The inspiration for this hack was pretty easy since I’ve had this specific dress pinned to my Pinterest board since the beginning of summer. I absolutely loved the stripes and had immediately thought that the Fringe Dress would be a great starting point.
Stylemaker Fabrics was so kind to send me this fabric to work with. It so perfectly fit into my vision! This is the wildly popular Linen Blend Stripe Shirting from their site. The fabric content isn’t broken down, but because of the way it behaves, I think there is more rayon than linen in the content.
After washing and drying, it became this amazing bouncy, crepey texture that I just absolutely love.
Below are some other fabric choices that I think would work well for this hack!
Tackling this hack was actually easier and more straight-forward than I thought it might be!
First of all, I used View A as my starting point. I laid my curved styling ruler on the edge of the neckline and found where the curve on the ruler matched up to the ever so slight curve on the upper part of the neckline. Then, starting at center front (this is marked on the pattern – I highlighted the spot with a blue X in the photo), I extended that curve all the way to the bottom of the bodice.
Next, I drafted a facing, by tracing along the new neckline curve and made it 2 inches wide. The last change I made to the bodice, was to add an additional 3/8″ seam allowance to the bottom where it will attach to the skirt.
The changes I made to the skirt pattern were very minimal. I added an additional 3/8″ seam allowance to the top of the skirt, the same as the bottom of the bodice. This is to create enough space to sew an elastic casing.
I also changed the shape of the hem a bit. You can see above where the original hemline is and where I again used my curved ruler to draw a simple curve for the new hemline.
Right before I cut out my fabric, I decided I wanted the side seams to be just a little bit higher, so I altered the curve slightly and extended the corner up by about 2 inches. See the photo above.
I made the patch pockets just by tracing a rectangle shape and drawing a slash opening and drafted a facing for the opening.
I sized up one for this dress because I wanted the front to drape well. But combined with the nature of the fabric I used, and cutting the front on the bias, this definitely wouldn’t have been necessary. So just use your personal preference here!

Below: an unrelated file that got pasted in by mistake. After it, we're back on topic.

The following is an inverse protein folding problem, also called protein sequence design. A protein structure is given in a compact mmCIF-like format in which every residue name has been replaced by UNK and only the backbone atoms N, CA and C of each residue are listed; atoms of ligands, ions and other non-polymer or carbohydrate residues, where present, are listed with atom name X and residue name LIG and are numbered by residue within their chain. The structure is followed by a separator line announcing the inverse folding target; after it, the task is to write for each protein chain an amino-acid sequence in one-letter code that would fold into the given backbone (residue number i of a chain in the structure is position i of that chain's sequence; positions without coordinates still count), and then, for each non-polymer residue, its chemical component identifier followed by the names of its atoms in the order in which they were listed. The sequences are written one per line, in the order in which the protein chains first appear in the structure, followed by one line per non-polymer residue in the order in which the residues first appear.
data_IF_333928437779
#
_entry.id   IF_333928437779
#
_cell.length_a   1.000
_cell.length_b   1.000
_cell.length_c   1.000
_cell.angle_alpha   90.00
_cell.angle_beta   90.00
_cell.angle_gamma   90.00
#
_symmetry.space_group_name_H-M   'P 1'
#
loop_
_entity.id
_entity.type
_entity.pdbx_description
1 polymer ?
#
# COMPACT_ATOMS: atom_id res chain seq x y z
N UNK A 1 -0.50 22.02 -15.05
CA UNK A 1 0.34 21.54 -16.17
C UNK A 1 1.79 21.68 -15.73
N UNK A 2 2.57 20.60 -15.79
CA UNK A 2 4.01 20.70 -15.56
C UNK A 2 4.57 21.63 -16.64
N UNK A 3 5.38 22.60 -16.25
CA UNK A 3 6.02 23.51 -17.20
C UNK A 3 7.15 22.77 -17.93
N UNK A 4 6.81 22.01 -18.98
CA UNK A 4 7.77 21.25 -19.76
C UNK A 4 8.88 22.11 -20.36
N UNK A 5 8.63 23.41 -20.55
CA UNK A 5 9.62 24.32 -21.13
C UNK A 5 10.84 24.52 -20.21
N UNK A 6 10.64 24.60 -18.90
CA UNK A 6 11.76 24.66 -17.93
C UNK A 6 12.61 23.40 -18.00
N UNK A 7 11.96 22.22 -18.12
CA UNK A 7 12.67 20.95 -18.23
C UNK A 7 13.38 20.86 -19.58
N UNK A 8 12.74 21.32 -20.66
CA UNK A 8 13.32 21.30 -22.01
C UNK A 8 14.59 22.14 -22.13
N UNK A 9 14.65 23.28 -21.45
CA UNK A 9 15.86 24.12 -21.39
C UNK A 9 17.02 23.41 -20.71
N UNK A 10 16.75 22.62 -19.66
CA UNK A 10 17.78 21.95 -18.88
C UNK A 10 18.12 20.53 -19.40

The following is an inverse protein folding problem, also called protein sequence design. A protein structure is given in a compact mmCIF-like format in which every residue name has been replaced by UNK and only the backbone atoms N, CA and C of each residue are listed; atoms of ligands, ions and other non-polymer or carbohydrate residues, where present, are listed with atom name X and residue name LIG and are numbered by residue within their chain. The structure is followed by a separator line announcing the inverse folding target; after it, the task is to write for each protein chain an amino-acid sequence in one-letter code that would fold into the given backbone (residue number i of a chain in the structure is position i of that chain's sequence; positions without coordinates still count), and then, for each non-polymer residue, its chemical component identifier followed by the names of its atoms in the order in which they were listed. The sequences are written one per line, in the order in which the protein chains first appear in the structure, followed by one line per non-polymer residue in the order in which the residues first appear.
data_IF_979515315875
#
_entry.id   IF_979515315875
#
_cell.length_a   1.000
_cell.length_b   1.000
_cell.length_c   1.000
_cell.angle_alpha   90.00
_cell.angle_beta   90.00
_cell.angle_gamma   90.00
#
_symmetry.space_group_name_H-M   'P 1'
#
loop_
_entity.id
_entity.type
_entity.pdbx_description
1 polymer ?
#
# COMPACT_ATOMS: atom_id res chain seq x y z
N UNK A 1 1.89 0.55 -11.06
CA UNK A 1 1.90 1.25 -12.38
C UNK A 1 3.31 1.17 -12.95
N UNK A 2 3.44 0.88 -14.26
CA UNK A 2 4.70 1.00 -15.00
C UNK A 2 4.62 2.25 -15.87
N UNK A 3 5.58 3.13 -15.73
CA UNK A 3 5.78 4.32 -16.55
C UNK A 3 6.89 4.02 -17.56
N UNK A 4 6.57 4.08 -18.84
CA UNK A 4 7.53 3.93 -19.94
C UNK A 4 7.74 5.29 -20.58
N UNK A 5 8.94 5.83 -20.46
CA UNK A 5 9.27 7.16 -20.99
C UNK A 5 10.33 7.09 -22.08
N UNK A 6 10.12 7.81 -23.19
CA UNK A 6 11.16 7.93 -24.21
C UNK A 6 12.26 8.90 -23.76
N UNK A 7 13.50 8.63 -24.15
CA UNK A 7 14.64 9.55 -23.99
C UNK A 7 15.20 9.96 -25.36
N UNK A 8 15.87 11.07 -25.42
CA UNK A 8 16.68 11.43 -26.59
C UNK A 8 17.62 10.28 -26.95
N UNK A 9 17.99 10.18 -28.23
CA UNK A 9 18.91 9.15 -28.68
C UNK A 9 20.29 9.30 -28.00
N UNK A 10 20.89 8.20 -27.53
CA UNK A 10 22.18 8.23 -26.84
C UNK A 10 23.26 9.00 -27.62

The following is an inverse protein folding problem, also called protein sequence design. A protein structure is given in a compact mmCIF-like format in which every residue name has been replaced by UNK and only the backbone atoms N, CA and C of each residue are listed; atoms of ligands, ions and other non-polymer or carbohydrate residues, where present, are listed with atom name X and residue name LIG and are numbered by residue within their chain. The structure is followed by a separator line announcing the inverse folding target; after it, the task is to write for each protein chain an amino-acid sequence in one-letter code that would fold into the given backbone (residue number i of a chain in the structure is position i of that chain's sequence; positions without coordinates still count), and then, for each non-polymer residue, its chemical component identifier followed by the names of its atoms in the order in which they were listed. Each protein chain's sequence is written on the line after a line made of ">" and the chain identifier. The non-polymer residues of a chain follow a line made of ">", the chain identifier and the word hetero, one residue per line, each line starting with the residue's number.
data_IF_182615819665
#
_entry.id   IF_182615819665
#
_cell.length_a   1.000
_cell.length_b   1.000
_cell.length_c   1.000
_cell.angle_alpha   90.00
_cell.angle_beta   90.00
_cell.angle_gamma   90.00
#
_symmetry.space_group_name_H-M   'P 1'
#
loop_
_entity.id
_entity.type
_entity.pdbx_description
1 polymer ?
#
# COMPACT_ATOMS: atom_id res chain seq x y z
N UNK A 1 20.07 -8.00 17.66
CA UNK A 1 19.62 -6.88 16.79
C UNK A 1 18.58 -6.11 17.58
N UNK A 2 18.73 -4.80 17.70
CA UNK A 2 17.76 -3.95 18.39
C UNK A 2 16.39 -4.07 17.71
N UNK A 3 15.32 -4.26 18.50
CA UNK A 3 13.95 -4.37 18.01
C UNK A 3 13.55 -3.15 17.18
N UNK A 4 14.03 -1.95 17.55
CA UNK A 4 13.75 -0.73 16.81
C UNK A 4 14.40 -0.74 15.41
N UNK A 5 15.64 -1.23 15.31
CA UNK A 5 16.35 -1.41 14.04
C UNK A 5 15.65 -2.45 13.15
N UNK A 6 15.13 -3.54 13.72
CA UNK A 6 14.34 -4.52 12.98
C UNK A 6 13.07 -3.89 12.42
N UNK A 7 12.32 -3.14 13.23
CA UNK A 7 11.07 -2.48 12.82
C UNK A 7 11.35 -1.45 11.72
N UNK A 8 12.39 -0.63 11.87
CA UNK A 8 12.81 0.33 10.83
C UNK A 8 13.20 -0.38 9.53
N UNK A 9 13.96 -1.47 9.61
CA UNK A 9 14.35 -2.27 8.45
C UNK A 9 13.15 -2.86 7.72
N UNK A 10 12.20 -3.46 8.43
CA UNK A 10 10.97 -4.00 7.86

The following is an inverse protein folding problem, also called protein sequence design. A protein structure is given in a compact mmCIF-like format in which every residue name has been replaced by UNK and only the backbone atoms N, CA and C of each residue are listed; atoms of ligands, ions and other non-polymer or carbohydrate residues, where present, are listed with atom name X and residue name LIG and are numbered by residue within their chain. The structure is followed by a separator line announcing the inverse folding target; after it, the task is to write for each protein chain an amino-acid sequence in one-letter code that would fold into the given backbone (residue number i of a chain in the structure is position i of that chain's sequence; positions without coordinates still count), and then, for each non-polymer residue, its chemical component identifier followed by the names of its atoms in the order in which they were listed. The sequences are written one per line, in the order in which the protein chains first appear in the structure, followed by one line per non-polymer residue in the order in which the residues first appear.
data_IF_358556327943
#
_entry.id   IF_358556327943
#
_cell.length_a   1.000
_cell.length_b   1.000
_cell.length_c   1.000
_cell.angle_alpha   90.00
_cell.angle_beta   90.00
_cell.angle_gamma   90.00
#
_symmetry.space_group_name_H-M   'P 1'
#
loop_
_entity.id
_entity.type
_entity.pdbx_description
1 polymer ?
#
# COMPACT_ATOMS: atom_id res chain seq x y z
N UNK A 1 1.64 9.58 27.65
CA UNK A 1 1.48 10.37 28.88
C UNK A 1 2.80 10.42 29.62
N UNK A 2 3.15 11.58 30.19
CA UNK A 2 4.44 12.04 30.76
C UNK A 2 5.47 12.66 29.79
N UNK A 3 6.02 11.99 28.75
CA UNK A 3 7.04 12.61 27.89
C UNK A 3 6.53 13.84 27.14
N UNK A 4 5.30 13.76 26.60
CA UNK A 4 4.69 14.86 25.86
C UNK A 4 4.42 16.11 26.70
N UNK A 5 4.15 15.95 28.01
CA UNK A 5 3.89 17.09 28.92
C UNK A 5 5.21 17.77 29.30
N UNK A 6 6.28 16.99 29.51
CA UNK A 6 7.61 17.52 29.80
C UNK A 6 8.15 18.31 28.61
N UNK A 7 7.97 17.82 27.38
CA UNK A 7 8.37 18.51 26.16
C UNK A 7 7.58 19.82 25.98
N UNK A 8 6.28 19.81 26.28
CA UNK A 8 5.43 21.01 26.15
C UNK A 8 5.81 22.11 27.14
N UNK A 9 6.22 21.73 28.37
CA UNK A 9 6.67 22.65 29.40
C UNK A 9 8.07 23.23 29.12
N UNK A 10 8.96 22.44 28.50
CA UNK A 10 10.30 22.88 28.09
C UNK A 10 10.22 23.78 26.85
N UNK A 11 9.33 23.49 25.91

Cut out the pieces from your fabric, just as you would when making the regular dress. The back on the fold, and 2 mirrored fronts. Be sure to cut the stripes on the bias if using a striped fabric. Attach the front and back at the shoulder seams, and then sew on the facing. I chose to hem my facing to finish it and stitch in the ditch at the shoulder seam to keep it from flipping out rather than top-stitching as the pattern directs.
There is no need to sew in the darts because the waist will be gathered in with elastic.
I also eliminated the sleeves and hemmed the dropped “sleeve” by folding up 1/4″, then another 1/4″ and top-stitching. I did this before sewing up the side seams to make things easier and it worked beautifully.
The next step is to line up the notches for center front and baste the wrap-front together at 5/8″ seam allowance. Sew the side seams and finish using your desired method. I used french seams.
Now it’s time to sew up the skirt! Prep the pockets by sewing the facing to the pocket openings and folding under and pressing the inner and bottom edges of the pocket. Sew the patch pockets to the front of the skirt, aligning the top of the pocket with the top of the skirt and the sides to the side seams, and top-stitching the inner and bottom edges. Baste the top and outer edges to hold them in place.
I chose to hem the bottom of the skirt before sewing the side seams because I find it easier to work with the curves this way. Next, sew up the side seams, and the skirt is ready to attach!
Gather the skirt to match the bodice, distributing the gathers evenly. Sew the skirt to the bodice, right sides together with a 3/4″ seam allowance.
Now comes the time to create the casing for the elastic. Grade the bodice seam allowances only at the places where there is the most bulk, leaving the skirt seam allowances at 3/4″. This is on the front bodice where the facings and two pieces overlap. Finish the raw edges with a serger. Press the seam allowance up toward the bodice. Make sure to pin the wrap-front in place and then stitch a line 3/8″ above the waist seam, leaving an opening to insert the elastic. Below is a photo of what the inside looks like before threading the elastic.
Next, thread the elastic through the casing you just sewed. Adjust as needed. Press well.
The final step I did was to try on the dress and check for any gaping at the neckline. I found that it did open up when I put my hand on my hip. I opted to add some reinforcement in two places.
The first is at the intersection of the V, and the other is about 2-3 inches up from the waist. I found that this eliminated any chance of it opening and everything lays nice and flat all the time! I was planning to use hidden snaps but discovered when I had those points pinned that I could easily take the dress off with it pinned shut, so I just sewed in some generous thread tacks at those points.
And that’s it! The wrap dress is complete!
I hope you enjoyed this tutorial, and I can’t wait to see if you try it for yourself!
I can’t wait to see all the other amazing tutorials in the coming days, so stay tuned!